The short-lived government's main work includes passing the 2005 national budget and preparing for elections, the U.S. official told reporters in a dinner meeting.

The U.S. ambassador will hoard a large measure of influence on Iraq, and the fledgling government will wean itself only slowly from American money, troops and advisers, whom Pachachi said will be tutoring Iraq's rulers on governance issues across the board.

The American face in Iraq will undergo only a symbolic change, with the ambassador installed in a new chancery building but U.S. affairs still handled in Saddam Hussein's former Republican Palace.

The ambassador will also have a say in the spending of $8 billion of the massive $18.4 billion U.S. aid package approved by Congress in November, a huge tool with which to influence Iraq's affairs.

Americans "will be heavily involved, so there will be continuous contacts with them," Pachachi said in an interview in a rented Baghdad mansion that serves as his headquarters.

Much of the day-to-day governance will be handled by a president or prime minister and the country's 25 ministers, some of whom Pachachi predicted will be holdovers selected by U.S. administrator L. Paul Bremer.

Pachachi listed three options being considered for the country's interim government, a charged issue after the complex U.S. plan for a system of caucuses was mooted earlier this year.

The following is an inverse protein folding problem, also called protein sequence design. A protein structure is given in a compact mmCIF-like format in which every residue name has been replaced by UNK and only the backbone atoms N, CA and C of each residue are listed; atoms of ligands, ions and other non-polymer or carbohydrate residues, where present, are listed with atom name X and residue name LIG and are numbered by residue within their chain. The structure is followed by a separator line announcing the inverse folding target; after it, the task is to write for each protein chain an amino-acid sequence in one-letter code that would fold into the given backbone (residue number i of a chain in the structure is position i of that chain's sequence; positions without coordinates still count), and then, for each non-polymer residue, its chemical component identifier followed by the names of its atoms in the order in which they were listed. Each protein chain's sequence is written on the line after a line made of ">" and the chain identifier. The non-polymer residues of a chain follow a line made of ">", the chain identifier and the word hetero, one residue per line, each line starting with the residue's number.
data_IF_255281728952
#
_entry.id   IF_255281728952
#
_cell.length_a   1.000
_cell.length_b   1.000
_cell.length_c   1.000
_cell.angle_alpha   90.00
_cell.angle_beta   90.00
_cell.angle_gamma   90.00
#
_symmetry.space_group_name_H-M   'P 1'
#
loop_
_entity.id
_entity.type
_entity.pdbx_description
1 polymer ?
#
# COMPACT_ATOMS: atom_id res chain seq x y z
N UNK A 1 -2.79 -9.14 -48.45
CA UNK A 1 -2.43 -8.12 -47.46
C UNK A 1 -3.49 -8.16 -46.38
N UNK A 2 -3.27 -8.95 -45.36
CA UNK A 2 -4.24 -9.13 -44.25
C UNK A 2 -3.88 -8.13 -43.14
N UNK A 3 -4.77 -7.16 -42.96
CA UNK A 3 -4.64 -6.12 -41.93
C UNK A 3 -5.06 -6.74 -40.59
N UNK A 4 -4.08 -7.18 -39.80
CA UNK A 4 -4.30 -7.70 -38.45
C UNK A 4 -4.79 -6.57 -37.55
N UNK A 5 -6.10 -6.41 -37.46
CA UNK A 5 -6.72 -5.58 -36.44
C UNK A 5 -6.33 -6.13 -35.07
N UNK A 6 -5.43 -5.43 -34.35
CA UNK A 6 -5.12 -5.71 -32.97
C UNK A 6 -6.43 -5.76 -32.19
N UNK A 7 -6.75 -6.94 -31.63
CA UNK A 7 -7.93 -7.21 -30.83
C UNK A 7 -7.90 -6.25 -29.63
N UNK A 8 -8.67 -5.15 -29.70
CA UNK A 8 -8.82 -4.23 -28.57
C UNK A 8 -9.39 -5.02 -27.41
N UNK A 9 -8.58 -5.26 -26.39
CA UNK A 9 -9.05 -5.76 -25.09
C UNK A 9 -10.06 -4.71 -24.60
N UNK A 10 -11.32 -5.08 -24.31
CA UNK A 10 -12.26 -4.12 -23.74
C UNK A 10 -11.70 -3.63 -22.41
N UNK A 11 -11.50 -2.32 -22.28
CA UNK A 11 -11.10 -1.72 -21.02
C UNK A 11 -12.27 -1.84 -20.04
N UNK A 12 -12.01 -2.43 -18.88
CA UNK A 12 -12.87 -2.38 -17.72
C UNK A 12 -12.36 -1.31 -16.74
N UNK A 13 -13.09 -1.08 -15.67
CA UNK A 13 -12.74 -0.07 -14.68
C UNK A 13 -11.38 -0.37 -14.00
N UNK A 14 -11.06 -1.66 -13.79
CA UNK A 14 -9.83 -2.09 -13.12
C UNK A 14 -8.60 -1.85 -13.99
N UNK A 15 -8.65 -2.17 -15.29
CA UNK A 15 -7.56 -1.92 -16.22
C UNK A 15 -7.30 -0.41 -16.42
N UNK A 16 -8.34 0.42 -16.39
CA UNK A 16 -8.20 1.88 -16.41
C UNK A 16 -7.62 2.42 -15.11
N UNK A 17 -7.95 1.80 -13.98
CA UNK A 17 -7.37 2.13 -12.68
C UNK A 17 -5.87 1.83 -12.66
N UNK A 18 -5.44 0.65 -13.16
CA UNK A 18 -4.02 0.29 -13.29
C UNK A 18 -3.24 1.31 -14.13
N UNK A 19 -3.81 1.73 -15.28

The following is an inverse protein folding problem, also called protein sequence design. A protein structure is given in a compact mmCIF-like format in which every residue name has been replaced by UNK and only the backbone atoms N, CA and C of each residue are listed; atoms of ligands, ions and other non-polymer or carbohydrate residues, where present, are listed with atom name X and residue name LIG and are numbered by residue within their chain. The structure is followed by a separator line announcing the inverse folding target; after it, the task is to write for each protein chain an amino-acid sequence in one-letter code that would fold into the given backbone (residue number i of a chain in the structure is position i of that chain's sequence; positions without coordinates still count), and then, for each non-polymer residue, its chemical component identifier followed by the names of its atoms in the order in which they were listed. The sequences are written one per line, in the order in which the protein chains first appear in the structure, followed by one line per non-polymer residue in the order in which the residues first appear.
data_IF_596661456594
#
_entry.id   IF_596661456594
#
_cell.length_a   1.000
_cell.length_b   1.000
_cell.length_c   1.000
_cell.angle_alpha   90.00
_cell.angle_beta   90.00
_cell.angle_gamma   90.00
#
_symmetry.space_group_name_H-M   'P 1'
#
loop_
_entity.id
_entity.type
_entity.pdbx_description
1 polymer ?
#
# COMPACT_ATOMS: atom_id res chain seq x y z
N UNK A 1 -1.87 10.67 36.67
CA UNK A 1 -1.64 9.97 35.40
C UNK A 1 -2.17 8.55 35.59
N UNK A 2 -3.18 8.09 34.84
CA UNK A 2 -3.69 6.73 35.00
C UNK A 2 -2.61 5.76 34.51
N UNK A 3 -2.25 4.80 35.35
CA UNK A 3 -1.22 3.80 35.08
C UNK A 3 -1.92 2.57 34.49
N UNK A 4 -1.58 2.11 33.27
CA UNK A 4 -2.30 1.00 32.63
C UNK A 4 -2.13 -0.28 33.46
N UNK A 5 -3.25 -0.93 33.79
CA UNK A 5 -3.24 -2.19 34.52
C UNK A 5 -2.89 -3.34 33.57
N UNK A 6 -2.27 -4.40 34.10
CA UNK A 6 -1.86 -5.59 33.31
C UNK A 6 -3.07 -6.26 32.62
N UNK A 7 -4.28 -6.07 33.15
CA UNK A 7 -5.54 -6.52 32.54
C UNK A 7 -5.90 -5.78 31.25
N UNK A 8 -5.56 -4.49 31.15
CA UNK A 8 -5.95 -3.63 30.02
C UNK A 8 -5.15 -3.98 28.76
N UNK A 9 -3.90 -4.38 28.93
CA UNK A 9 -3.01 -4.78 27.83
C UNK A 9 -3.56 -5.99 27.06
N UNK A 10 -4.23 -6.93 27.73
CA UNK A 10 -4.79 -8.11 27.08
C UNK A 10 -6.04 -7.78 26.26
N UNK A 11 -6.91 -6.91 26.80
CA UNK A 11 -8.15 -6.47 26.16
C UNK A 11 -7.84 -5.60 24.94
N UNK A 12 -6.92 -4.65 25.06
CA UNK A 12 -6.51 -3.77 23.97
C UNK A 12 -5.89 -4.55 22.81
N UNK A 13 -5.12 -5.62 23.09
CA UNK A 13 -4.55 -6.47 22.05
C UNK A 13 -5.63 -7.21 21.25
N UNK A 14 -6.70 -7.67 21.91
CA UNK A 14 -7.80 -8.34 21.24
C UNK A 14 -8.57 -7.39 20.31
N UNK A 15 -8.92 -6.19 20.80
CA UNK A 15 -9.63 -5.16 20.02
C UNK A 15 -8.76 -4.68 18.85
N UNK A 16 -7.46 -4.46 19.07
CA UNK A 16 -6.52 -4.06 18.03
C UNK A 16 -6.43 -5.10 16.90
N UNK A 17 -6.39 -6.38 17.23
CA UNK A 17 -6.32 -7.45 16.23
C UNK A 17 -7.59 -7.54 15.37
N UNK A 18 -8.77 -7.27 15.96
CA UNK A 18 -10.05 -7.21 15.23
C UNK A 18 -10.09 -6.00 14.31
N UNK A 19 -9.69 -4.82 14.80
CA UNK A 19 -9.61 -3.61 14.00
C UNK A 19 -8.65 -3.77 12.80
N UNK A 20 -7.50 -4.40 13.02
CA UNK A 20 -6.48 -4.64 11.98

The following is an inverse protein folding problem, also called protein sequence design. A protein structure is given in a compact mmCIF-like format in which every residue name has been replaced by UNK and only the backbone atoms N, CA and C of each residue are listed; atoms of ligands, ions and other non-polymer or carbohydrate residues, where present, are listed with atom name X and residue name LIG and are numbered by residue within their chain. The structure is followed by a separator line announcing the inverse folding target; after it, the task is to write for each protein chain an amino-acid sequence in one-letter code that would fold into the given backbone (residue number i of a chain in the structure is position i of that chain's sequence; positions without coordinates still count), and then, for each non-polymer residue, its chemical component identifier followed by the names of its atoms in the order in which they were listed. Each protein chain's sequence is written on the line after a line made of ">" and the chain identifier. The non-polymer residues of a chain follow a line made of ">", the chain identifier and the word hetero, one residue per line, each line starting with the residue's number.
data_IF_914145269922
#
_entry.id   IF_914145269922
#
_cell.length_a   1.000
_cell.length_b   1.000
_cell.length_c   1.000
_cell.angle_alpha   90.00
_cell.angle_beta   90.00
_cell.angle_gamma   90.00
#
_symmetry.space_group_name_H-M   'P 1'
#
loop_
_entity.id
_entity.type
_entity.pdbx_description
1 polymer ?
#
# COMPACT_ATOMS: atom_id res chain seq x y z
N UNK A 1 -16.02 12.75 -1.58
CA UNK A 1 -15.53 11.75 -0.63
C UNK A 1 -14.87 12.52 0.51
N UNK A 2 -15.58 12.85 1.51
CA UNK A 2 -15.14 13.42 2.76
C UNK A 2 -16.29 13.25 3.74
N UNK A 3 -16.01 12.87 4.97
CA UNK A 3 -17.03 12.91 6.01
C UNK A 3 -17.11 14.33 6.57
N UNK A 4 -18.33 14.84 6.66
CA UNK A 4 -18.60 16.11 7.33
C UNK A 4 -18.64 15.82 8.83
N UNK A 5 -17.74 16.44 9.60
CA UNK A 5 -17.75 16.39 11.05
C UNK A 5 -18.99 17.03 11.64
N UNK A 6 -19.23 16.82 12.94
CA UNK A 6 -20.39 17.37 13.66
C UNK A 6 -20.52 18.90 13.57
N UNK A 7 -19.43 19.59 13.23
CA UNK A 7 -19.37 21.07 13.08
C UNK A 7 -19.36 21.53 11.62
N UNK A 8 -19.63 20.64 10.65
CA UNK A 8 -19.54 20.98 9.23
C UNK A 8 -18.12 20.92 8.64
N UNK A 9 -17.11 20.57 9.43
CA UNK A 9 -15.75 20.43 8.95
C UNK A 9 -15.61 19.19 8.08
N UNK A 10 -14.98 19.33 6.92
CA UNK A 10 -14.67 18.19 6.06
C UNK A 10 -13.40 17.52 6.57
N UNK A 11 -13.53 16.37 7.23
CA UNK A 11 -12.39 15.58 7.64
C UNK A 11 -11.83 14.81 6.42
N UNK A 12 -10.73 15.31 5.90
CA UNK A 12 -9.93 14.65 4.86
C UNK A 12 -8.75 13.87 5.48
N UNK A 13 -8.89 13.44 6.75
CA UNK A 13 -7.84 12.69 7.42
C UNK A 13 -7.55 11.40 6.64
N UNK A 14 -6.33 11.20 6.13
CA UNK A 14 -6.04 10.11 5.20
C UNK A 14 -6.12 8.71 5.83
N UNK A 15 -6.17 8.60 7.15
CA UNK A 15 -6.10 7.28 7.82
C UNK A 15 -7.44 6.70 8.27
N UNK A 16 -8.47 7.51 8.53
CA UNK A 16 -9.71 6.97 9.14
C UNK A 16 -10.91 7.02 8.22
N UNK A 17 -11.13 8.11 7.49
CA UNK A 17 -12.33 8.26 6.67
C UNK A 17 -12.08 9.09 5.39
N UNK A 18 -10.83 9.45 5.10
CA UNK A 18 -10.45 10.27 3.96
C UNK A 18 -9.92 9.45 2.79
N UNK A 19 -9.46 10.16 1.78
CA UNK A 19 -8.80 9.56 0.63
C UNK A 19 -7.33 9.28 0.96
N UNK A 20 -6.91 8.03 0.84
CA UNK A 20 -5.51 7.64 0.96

A committee selected by the U.S.-picked Governing Council and occupation authorities could select one or a variation of the following options:

The existing 25-member Governing Council gains legislative power, but the monthly rotation of the presidency is jettisoned in favor of a president and deputies chosen from among the members.

The Governing Council is expanded to around 100 members and takes either a parliamentary role or an advisory role, electing a prime minister and president from within its ranks.

A general national conference is convened under U.N. auspices, and conference members choose a president and ministers and then disband. A second variation has the conference retaining legislative or advisory power.

The United Nations team that arrives at the end of the week will attend to technical aspects of selecting the interim government, Pachachi said. A second team that arrives in early April will include top U.N. envoy Lakhdar Brahimi, and will handle final negotiations, Pachachi said.

As Iraq marches toward independence, many U.S. moves will shape governance and society here long after the occupation's end.

A week ago, U.S. officials announced new restrictions on border crossing that won't be fully implemented for a year long after sovereignty is in the hands of Iraqis.

Bremer is also in the midst of appointing inspectors general for Iraq's ministries that, under current rules, can't be replaced by an incoming Iraqi government.

The U.S.-led authority is also establishing a corruption-fighting Committee on Public Integrity whose commissioner is being appointed to a five-year terms, and an Iraqi broadcasting authority akin to the U.S. Federal Communications Commission.